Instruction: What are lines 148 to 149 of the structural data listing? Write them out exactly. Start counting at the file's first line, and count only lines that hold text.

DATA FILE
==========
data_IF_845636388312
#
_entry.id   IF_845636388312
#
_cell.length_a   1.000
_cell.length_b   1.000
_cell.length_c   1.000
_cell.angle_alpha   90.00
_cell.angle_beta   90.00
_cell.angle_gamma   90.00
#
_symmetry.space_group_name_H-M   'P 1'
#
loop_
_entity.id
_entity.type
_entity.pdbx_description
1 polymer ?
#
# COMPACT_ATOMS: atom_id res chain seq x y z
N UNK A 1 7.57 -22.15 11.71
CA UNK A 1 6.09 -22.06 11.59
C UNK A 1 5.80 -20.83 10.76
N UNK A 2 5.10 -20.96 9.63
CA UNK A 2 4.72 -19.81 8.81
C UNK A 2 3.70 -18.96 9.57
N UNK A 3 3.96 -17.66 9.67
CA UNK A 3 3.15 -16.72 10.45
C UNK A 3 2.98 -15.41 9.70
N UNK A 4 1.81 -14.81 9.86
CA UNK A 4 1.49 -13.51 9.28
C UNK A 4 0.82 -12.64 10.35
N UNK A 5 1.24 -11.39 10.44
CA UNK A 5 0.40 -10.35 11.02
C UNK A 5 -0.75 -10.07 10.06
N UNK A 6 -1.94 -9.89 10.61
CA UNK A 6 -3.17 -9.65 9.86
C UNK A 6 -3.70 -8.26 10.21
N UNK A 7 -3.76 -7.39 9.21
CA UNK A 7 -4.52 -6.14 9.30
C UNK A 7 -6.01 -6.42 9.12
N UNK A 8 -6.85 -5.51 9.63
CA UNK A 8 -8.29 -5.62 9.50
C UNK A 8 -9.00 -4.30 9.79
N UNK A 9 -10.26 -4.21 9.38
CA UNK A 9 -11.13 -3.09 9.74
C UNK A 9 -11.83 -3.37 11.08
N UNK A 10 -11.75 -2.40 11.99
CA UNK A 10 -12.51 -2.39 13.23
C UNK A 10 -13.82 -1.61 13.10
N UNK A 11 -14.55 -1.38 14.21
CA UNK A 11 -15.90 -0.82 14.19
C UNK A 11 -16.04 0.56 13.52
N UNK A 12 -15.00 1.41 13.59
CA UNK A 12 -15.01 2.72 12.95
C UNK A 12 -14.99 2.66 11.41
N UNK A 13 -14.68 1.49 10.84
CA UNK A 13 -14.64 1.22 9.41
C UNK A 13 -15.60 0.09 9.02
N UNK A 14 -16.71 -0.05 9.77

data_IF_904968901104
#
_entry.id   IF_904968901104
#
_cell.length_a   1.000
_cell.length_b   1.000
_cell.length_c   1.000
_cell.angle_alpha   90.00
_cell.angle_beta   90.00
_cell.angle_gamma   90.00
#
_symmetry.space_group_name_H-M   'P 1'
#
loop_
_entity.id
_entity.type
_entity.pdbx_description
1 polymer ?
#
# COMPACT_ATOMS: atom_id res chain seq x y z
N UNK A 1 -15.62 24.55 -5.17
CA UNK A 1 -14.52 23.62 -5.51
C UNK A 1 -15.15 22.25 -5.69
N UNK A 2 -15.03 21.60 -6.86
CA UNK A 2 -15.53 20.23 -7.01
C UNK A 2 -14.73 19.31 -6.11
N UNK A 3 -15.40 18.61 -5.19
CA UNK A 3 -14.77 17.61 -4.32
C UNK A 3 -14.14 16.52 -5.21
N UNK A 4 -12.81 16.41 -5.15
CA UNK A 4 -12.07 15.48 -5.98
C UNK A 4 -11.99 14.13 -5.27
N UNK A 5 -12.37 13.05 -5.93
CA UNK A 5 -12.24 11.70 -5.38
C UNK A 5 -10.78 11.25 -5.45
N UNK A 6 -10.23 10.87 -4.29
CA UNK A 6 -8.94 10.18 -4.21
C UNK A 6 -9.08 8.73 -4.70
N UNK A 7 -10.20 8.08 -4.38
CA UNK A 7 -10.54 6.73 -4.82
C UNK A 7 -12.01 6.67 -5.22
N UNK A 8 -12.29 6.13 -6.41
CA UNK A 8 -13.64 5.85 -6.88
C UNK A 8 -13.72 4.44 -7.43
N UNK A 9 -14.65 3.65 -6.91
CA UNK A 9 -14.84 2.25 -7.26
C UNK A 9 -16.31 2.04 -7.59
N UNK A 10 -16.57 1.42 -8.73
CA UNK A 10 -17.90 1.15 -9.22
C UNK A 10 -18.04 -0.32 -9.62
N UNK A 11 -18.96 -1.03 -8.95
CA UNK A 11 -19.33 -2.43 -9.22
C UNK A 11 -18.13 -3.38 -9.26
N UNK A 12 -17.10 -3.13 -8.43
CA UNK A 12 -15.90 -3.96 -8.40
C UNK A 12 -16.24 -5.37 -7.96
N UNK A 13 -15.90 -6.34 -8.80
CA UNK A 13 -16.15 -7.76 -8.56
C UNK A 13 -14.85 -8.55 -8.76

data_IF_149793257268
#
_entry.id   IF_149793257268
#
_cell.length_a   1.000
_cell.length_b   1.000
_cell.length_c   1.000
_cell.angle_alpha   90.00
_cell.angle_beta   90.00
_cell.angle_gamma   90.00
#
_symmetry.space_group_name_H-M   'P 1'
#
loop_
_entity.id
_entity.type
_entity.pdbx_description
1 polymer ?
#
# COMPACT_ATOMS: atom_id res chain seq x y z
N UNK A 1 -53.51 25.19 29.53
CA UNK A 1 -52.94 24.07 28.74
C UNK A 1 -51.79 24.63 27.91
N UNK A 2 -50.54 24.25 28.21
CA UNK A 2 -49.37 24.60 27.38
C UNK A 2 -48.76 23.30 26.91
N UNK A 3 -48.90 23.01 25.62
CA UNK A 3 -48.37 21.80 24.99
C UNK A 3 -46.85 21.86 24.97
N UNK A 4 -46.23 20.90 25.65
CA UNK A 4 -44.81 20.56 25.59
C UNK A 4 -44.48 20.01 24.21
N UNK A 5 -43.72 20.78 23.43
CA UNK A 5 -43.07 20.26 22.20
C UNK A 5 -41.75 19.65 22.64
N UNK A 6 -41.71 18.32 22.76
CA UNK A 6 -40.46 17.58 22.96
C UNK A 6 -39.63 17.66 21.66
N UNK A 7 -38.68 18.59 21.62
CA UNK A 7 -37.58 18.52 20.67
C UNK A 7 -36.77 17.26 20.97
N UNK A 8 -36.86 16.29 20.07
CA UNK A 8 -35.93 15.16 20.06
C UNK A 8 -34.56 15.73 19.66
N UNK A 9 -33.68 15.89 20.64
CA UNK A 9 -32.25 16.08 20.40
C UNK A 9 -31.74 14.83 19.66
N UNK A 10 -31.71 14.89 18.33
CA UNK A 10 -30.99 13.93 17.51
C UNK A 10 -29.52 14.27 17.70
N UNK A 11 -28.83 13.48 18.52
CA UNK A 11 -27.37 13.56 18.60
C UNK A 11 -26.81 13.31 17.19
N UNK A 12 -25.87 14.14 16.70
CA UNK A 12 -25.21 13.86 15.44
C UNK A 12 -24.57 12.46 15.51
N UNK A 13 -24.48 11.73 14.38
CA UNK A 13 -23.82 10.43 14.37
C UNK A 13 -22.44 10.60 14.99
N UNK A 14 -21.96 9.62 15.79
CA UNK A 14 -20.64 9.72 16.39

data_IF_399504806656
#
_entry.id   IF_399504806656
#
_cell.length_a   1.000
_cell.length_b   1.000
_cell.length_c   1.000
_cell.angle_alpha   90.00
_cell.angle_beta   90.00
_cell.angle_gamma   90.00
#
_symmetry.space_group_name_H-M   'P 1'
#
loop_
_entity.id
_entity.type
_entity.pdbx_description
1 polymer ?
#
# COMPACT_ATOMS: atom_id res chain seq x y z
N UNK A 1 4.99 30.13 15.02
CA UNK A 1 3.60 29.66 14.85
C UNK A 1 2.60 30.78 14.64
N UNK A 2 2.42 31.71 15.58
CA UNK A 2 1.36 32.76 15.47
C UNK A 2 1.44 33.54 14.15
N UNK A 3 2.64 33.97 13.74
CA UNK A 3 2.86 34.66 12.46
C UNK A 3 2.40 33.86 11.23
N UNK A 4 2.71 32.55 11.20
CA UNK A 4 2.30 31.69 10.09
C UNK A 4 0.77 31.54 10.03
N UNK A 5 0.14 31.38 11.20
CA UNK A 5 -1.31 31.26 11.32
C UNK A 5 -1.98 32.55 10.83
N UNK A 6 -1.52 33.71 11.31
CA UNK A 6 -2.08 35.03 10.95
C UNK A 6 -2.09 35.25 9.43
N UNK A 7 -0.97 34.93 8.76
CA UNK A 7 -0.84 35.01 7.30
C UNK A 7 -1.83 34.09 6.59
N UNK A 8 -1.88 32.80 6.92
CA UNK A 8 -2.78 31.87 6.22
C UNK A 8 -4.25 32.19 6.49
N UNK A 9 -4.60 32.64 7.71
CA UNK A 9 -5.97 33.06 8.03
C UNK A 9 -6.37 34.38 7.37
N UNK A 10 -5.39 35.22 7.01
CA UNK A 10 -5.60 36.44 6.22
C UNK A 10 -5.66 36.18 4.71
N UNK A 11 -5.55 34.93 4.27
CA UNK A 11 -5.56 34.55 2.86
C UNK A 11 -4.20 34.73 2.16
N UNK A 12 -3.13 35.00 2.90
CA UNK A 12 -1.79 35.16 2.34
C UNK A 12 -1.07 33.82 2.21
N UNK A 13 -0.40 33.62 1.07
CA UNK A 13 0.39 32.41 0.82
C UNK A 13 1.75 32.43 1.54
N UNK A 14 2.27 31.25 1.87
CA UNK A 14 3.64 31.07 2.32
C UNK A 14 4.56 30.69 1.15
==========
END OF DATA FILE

C UNK A 3 -46.85 21.86 24.97
N UNK A 4 -46.23 20.90 25.65